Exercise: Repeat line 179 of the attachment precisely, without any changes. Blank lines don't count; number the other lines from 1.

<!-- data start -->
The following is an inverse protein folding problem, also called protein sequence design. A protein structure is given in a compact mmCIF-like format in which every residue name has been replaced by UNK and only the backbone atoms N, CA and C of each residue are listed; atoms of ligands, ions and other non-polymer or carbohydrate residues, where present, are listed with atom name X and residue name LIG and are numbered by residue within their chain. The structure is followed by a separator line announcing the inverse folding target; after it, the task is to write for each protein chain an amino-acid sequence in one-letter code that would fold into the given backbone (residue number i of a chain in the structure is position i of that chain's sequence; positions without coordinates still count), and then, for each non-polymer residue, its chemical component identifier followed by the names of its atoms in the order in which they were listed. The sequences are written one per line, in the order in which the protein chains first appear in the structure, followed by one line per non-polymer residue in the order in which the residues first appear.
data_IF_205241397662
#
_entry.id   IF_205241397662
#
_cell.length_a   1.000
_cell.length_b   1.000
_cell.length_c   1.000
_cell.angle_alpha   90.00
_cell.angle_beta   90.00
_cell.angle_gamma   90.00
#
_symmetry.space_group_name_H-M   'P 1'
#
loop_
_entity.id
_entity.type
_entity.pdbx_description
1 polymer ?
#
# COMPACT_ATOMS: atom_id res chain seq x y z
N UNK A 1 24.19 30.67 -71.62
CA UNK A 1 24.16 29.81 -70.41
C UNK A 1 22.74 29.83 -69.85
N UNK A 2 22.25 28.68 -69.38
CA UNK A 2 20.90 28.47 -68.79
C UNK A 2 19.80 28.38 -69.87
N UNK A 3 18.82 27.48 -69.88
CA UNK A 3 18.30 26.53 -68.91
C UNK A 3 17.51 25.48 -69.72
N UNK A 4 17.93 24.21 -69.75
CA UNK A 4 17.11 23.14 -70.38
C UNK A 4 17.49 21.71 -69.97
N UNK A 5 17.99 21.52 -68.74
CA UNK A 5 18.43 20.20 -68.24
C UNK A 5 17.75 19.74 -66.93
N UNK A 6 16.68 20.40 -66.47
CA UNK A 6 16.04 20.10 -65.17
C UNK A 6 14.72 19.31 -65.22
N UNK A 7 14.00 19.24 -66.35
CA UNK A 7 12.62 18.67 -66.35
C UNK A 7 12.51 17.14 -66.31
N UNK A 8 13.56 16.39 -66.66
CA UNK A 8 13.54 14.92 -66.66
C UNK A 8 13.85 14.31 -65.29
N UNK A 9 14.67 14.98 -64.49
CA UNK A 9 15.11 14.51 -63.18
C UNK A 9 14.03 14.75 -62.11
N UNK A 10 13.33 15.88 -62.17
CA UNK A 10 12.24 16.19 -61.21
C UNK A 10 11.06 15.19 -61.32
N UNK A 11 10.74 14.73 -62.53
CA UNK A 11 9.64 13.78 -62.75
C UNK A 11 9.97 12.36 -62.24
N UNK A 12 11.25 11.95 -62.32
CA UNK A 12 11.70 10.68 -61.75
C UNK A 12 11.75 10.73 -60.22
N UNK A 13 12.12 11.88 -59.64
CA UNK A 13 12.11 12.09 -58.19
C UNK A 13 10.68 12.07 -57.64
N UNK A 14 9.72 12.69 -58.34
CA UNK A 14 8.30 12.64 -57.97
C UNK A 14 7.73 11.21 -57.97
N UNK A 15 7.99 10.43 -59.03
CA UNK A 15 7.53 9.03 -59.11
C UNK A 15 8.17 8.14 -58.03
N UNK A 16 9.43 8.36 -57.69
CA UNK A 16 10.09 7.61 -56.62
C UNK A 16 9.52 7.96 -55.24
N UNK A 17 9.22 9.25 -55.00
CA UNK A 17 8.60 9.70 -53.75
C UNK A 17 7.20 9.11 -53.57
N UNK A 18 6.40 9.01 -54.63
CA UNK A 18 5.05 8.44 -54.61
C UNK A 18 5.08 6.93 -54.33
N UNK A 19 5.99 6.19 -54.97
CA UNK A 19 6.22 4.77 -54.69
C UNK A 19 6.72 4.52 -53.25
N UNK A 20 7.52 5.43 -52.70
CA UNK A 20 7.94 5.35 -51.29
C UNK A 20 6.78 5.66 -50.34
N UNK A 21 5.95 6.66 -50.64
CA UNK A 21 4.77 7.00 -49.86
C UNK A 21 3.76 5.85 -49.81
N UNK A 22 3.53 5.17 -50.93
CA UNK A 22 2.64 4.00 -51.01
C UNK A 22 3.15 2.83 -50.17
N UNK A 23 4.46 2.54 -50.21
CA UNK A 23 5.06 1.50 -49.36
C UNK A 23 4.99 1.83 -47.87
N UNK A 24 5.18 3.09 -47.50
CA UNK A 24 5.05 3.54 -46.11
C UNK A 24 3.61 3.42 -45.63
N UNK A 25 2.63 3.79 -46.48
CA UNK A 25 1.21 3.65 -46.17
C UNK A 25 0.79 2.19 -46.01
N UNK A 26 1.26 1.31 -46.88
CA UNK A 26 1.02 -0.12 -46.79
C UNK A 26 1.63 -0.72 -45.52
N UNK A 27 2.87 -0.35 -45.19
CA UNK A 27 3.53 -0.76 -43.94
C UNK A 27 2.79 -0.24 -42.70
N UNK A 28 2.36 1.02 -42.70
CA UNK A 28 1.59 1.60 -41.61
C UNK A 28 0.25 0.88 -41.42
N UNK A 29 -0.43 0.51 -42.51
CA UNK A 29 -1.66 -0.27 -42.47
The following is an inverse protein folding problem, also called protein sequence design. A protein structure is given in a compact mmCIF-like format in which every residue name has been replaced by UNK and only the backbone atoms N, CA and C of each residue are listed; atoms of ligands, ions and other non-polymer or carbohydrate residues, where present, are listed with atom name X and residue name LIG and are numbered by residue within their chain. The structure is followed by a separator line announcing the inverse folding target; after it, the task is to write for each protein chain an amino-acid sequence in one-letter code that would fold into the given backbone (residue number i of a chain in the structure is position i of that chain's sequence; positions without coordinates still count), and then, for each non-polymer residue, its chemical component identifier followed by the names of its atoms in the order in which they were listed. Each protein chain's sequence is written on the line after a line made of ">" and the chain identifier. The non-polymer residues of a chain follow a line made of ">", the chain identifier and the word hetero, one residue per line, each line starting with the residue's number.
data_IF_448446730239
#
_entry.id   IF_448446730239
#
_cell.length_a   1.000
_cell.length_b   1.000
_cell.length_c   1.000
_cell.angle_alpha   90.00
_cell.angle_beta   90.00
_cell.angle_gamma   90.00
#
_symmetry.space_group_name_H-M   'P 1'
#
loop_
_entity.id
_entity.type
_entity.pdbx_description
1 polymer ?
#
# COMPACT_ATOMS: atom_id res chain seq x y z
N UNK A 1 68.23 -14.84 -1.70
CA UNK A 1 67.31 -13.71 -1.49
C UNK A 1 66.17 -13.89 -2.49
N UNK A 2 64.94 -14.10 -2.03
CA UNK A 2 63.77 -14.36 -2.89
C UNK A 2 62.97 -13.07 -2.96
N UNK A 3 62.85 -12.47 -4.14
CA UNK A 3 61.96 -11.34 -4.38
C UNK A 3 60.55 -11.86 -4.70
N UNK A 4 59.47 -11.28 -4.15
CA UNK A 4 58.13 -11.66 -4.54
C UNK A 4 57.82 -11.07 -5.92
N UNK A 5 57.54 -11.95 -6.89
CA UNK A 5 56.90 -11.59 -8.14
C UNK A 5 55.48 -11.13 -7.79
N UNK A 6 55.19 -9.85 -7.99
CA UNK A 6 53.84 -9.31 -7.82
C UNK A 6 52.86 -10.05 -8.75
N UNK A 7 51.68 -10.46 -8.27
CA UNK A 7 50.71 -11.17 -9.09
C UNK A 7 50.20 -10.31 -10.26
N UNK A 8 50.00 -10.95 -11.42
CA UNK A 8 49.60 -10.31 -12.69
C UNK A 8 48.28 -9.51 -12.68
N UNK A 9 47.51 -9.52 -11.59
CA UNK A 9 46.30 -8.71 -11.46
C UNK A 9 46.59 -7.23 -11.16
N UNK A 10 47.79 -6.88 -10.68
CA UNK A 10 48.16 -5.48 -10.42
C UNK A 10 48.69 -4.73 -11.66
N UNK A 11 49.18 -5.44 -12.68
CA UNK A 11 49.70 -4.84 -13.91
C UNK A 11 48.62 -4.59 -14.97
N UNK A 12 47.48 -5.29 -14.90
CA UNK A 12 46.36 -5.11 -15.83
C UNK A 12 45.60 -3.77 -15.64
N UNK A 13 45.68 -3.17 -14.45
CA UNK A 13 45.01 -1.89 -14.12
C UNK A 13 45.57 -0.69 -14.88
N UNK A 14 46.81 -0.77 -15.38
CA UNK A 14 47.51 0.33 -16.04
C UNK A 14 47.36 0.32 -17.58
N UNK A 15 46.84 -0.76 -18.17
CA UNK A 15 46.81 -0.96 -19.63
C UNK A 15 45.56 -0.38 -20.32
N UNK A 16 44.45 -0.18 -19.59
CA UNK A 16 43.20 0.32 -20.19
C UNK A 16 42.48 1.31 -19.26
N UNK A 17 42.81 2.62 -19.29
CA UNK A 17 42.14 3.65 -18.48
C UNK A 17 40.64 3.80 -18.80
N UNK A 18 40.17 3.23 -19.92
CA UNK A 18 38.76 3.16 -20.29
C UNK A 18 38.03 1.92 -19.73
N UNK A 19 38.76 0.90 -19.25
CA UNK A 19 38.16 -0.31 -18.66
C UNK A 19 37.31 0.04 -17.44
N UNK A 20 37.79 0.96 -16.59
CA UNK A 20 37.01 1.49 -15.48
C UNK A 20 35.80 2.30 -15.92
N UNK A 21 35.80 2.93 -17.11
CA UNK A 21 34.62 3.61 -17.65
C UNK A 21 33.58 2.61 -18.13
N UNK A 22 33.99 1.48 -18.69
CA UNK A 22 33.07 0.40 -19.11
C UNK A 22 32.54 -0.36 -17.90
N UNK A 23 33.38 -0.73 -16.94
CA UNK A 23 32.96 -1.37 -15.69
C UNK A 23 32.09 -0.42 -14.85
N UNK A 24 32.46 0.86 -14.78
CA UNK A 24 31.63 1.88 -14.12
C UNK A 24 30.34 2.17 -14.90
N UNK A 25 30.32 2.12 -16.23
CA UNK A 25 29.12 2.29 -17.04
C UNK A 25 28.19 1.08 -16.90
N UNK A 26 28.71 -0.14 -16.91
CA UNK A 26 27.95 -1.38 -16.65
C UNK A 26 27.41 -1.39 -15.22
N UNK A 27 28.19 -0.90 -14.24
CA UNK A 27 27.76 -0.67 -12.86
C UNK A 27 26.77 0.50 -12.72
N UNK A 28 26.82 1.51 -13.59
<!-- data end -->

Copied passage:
C UNK A 17 40.64 3.80 -18.80